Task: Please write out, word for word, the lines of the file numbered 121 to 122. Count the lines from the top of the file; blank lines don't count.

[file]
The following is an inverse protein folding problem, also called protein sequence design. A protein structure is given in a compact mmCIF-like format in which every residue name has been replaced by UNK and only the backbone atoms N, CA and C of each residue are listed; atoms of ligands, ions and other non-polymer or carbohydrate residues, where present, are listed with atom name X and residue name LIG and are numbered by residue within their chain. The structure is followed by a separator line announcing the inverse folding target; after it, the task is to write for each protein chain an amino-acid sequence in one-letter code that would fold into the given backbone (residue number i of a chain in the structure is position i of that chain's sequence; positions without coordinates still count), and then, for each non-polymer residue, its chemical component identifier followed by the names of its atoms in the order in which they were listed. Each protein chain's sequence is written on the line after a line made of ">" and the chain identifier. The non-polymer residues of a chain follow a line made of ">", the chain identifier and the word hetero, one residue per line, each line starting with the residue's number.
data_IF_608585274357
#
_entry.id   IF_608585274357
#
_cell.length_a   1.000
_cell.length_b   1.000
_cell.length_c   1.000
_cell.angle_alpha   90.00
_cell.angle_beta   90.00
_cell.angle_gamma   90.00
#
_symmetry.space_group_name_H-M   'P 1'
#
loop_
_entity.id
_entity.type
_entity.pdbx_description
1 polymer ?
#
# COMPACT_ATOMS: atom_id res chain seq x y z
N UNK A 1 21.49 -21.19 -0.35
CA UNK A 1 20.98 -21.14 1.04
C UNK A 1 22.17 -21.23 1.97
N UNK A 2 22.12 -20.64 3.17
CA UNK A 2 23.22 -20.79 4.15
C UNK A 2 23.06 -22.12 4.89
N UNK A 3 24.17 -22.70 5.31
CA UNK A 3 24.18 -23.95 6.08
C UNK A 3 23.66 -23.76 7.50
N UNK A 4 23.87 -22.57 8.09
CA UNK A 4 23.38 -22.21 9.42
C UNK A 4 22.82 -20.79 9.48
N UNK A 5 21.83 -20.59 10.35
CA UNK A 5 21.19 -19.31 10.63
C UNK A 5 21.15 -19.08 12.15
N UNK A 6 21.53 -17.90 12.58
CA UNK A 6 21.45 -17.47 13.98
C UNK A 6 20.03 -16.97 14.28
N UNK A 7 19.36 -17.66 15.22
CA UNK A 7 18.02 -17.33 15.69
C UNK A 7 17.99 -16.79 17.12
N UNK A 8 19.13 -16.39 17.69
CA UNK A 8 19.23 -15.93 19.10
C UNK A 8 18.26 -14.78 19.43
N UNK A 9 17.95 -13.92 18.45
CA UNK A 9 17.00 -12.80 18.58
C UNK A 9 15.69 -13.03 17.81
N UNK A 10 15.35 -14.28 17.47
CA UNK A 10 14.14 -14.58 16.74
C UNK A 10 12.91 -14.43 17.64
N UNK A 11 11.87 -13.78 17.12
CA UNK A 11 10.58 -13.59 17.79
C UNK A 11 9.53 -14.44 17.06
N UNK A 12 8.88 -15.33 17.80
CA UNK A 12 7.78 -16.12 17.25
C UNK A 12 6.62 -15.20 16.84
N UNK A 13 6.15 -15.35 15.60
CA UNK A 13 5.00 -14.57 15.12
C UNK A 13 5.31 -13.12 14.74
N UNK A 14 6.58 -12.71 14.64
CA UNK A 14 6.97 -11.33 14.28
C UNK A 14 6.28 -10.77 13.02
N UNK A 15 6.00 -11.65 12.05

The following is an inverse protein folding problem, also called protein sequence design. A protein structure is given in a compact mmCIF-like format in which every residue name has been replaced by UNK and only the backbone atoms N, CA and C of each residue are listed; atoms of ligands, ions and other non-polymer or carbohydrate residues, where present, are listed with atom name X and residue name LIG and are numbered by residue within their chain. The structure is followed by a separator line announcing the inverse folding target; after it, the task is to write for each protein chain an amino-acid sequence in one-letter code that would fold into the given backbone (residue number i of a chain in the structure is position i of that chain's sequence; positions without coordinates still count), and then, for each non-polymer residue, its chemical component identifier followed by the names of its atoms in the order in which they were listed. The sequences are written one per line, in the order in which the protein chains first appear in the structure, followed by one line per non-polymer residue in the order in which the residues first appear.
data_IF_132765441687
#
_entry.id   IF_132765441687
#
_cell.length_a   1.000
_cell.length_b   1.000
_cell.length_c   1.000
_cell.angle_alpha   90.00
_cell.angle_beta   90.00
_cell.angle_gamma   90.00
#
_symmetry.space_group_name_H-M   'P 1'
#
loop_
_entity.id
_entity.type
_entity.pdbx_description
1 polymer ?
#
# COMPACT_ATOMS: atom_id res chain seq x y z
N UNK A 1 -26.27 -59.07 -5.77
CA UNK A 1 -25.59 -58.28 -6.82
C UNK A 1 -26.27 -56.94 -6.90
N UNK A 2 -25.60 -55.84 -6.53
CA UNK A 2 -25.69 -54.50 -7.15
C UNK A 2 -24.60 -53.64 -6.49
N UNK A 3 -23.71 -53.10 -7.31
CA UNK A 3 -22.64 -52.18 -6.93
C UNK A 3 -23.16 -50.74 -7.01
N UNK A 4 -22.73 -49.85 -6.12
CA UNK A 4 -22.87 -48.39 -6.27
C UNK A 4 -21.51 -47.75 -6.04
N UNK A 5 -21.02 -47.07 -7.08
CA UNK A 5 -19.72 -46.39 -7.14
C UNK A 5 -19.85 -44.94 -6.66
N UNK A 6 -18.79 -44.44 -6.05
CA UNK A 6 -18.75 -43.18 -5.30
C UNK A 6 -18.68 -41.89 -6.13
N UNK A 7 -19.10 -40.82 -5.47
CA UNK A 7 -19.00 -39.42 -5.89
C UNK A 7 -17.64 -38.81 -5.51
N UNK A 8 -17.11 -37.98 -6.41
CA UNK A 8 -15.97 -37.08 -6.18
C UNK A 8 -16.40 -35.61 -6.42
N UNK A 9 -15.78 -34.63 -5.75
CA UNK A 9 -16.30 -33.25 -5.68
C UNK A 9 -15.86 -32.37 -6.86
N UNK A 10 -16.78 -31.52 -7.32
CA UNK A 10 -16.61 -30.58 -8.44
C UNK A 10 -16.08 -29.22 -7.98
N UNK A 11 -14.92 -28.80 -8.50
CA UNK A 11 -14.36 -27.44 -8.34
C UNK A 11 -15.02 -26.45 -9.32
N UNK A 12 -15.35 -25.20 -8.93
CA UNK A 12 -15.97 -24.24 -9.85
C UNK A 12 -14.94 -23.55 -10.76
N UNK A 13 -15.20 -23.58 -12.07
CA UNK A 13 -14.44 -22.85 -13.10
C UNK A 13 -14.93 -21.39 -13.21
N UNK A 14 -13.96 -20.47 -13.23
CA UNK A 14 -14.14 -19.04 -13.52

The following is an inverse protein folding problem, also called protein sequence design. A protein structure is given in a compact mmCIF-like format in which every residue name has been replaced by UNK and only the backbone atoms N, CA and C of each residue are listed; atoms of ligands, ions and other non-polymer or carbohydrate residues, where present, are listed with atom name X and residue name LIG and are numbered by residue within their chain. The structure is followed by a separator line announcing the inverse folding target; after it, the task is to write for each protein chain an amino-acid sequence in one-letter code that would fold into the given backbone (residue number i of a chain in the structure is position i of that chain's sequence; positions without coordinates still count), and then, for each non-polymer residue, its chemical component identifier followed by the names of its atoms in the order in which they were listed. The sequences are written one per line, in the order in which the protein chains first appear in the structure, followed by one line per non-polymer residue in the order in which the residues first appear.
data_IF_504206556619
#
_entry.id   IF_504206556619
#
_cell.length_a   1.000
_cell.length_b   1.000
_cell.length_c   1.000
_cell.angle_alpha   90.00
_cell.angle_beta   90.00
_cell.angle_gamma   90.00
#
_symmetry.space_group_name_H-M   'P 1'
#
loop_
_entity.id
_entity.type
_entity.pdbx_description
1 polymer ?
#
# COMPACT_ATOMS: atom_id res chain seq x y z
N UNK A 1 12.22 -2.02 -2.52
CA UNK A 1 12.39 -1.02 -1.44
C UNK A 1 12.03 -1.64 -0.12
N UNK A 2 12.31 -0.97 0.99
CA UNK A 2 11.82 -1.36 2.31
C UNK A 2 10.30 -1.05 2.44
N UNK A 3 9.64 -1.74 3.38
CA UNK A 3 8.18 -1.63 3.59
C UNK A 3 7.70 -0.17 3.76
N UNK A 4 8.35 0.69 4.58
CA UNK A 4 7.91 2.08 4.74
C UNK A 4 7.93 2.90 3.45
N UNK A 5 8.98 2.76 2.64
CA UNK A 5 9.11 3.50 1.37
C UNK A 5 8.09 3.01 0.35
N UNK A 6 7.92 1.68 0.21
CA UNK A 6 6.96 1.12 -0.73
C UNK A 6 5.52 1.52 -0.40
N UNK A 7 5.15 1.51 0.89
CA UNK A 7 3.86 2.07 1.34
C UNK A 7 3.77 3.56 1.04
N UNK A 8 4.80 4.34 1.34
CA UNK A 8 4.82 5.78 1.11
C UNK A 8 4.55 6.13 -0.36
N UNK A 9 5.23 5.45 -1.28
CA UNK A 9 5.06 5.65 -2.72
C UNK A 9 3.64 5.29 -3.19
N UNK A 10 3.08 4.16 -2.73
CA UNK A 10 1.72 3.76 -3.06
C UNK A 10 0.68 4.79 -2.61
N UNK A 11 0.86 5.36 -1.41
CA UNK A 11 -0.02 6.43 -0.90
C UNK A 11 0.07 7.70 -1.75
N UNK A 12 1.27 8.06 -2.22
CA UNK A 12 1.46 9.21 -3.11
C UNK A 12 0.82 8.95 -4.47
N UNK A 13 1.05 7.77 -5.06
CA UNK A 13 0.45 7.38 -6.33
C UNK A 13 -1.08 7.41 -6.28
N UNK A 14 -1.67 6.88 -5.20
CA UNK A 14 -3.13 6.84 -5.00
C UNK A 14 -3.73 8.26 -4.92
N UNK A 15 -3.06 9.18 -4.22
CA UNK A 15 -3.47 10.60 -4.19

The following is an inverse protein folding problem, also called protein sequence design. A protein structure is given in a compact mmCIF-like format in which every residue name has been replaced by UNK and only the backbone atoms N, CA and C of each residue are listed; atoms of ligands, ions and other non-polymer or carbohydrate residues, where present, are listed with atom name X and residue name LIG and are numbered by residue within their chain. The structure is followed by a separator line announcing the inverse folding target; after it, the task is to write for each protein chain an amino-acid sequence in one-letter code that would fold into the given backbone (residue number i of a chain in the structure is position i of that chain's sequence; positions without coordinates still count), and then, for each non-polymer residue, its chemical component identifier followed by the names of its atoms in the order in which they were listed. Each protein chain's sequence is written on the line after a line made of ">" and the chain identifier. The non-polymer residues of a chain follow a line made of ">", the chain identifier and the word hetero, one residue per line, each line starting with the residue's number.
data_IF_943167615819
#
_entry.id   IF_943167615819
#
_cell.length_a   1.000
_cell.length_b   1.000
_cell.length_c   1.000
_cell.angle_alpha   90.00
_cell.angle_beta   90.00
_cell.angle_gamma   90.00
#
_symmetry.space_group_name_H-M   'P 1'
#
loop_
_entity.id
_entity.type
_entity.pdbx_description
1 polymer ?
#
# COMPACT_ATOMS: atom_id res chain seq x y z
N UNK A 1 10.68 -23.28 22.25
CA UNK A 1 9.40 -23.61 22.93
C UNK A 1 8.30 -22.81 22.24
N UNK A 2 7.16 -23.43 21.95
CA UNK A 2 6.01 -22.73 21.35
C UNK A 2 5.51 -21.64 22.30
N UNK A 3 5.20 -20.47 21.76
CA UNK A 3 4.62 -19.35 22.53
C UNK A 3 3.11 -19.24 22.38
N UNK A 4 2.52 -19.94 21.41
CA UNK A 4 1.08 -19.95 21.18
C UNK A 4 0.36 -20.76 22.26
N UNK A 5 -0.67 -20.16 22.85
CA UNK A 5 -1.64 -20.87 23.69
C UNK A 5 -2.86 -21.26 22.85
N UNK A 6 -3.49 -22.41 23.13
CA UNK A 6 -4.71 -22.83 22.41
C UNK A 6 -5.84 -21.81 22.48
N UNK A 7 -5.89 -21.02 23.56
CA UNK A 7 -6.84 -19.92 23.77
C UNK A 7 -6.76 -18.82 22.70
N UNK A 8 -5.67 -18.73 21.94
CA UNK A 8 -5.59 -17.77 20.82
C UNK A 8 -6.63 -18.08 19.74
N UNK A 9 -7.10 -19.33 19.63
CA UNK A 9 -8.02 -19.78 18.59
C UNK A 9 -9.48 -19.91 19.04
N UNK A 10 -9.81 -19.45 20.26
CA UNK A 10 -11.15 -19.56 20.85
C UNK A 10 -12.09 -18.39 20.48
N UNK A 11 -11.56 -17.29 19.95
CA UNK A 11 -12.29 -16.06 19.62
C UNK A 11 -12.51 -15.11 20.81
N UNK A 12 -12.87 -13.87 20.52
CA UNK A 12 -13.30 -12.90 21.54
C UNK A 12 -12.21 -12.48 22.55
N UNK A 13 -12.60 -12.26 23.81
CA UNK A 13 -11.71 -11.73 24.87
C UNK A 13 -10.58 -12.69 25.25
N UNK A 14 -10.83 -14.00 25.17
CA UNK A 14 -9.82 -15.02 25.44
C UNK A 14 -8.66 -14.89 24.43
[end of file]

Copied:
C UNK A 12 -14.94 -23.55 -10.76
N UNK A 13 -15.20 -23.58 -12.07